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Michelle McGrane in conversation with playwright Janet van Eeden

Michelle McGrane

Janet van EedenJanet van Eeden is a freelance journalist, playwright and scriptwriter. She was an English and Drama teacher until the birth of her daughter eleven years ago, when she realised she had to start writing or at the end of her life regret not having been a writer. She has since become a freelance contributor to many publications.

In 1999, Van Eeden's radio play A Matter of Time was shortlisted in the BBC World Write Around the World playwriting competition. She has written nine screenplays, one of which is in development with a producer in the United Kingdom, as well as writing, producing and directing The Savage Trilogy, three stage plays dealing with famous artists who have struggled to produce their work. The three productions have premiered at the Grahamstown Festival, and the final play in the trilogy, The Savage Sisters, has recently been performed at The Witness Hilton Arts Festival. Van Eeden has just been commissioned to write the script of a lion feature documentary.

Janet lectures in Script and Play Writing at the University of KwaZulu-Natal, Pietermaritzburg, and teaches Public Reading and Speaking at St Joseph's Seminary in Cedara. She lives in Pietermaritzburg with her husband and three children.

Janet, tell me about the course you completed in Drama in Education under Dorothy Heathcote at the University of Newcastle upon Tyne.

I fell into studying Drama in Education almost by default. I completed my degree in English and Drama at Rhodes University and had set my heart on acting. Unfortunately, the death of my older brother on the border that same year shook my very foundations. So when I went to UCT to take up the final year of my bursary studying Acting Honours, I couldn't perform on stage at all. I literally couldn't say a word during my initial audition, as I was so deeply disturbed by my brother's death. So the lecturers decided I should take Drama in Education Honours instead. It was a good idea. The foundations of Drama in Education at that time were to meet the students where they were at, emotionally and intellectually. Through learning to get in touch with the children we were teaching during practicals, I began to get in touch with my own pain.

Dorothy Heathcote was the leading guru in the field at that time and she came to Jo'burg to give a workshop in the 1980s. I asked her if I could spend time with her at the University of Newcastle upon Tyne and she invited me, graciously. I went overseas for six weeks and spent time with her teaching her Honours and Masters' students. I learnt so much from her. She is a woman of the greatest wisdom and integrity and I wished I could have spent more time with her. She enhanced my gut feeling that people should be taught with infinite respect, and should always be encouraged to find their strengths and be led towards living authentic lives. She just happened to use drama to try to make people whole. I used and still use her principles in all the teaching I do.

Working as a Drama Specialist at a school in Cardiff for three years must have given you many wonderful opportunities to watch British theatre productions. Were there any productions that really stood out for you?

One of the highlights of teaching drama at the wonderful Howell's Public School for Girls in Cardiff was to take the girls to see plays once a month in either London or Stratford upon Avon. This was part of my job! How lucky can you get? I saw the top actors of that time perform in all sorts of productions.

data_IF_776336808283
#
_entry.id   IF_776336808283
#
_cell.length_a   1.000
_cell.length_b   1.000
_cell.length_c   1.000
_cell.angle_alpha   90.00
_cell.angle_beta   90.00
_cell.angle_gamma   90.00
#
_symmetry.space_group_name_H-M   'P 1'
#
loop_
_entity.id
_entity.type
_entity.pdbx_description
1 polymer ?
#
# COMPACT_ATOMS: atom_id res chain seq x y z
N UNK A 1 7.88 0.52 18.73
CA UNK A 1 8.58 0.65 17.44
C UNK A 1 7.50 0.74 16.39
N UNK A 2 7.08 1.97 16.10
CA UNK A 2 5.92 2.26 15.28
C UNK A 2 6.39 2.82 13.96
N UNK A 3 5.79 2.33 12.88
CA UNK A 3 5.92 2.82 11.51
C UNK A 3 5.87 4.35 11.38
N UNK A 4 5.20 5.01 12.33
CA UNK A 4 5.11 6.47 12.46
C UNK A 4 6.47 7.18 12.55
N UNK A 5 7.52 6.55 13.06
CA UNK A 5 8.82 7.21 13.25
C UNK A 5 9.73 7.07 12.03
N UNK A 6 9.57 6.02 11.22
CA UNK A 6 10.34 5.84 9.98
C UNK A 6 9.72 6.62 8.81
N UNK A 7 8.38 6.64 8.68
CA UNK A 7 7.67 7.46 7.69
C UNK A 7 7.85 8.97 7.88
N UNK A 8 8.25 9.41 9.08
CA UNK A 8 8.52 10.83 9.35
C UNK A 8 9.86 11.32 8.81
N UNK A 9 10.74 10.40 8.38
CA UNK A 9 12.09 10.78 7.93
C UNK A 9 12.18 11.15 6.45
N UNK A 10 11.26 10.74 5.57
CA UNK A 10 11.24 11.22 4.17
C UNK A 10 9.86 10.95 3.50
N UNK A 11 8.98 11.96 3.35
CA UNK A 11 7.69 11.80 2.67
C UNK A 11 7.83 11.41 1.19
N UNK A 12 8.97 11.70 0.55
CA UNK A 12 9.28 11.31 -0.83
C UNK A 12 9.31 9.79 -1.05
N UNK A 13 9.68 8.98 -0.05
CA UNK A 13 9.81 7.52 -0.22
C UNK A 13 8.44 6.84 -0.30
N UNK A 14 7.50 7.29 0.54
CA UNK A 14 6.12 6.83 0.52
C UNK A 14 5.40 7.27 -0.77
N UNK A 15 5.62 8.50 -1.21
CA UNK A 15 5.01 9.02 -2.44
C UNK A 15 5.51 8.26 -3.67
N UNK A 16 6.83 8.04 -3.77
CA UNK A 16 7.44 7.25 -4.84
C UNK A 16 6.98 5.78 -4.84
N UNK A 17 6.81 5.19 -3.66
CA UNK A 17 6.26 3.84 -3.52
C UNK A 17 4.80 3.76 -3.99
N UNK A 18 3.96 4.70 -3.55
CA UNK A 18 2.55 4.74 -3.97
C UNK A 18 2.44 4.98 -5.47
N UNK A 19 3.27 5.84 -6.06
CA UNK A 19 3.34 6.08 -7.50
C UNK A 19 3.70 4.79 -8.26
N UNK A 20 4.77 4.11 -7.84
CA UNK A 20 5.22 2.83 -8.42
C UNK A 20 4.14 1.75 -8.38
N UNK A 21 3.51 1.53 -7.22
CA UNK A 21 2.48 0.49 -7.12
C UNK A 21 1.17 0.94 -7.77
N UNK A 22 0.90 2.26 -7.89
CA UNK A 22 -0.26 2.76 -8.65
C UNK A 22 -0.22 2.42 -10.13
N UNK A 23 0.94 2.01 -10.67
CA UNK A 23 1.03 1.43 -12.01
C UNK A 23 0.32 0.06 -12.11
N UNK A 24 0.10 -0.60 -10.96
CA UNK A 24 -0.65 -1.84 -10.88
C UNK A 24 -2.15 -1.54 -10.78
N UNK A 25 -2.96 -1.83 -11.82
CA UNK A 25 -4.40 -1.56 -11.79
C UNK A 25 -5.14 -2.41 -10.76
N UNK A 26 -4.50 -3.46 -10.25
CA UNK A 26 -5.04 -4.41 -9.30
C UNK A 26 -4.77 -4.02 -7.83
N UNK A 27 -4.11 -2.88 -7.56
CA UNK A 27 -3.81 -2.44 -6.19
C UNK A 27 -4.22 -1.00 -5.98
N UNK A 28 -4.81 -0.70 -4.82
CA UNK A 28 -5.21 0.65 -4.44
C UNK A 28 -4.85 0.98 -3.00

I found the Royal Shakespeare Company's productions among my favourites, especially their production of King Lear at that time. But I wasn't always impressed by what I saw, to my infinite surprise. I went to see my heroine at that time, Glenda Jackson, starring opposite Nigel Hawthorne in a production in London. I was so disappointed in the play. I could admire their performances, which were technically superb, but the play was soulless and meaningless. It was then that I thought (arrogantly I am sure!) that I could write better plays than that!

Is going to the theatre in the United Kingdom any different from watching performances in South African theatres?

Going to the theatre is part of the national lifestyle in a much greater way than it is in South Africa. Although the younger generations are not quite as supportive of theatre as the British were in the years before the technological revolution of the late twentieth century, almost every Briton will go to the theatre at some time in a year, even if it is to see the annual pantomime. What I really loved about this culture was that the playwrights are revered as much as the actors and directors. This is something which isn't quite entrenched in our culture yet. Writers are really respected for their work in Britain. May we soon catch up with them!

Can you briefly describe your scriptwriting process to me?

This is a very difficult description, Michelle. Each script is so different. But I usually write from the perspective of telling a good story, rather than the more formulaic approach which is now becoming imperative in the UK and the States. The scriptwriting gurus, such as Robert McKee and Christopher Vogler, have given producers the tools to beat writers with. I have made myself familiar with the work of these writers and usually apply their advice after I have found my story. But to me, the story is everything. Having said that, though, through all my many scripts I have written - some of which are good only as examples of how not to write a script! - I have learnt the value of structuring a play for the most dramatic effect. My last play, The Savage Sisters, had very dense subject matter. And until I discovered the structure and the format I would use, the way to put all the information I had read in my research into it, I could not begin writing. This was a first for me. I knew the ending of my play before I wrote the first line. It was quite a relief, really, to know my end point. I am not sure whether that will happen so definitely again. Each script or play has a life of its own.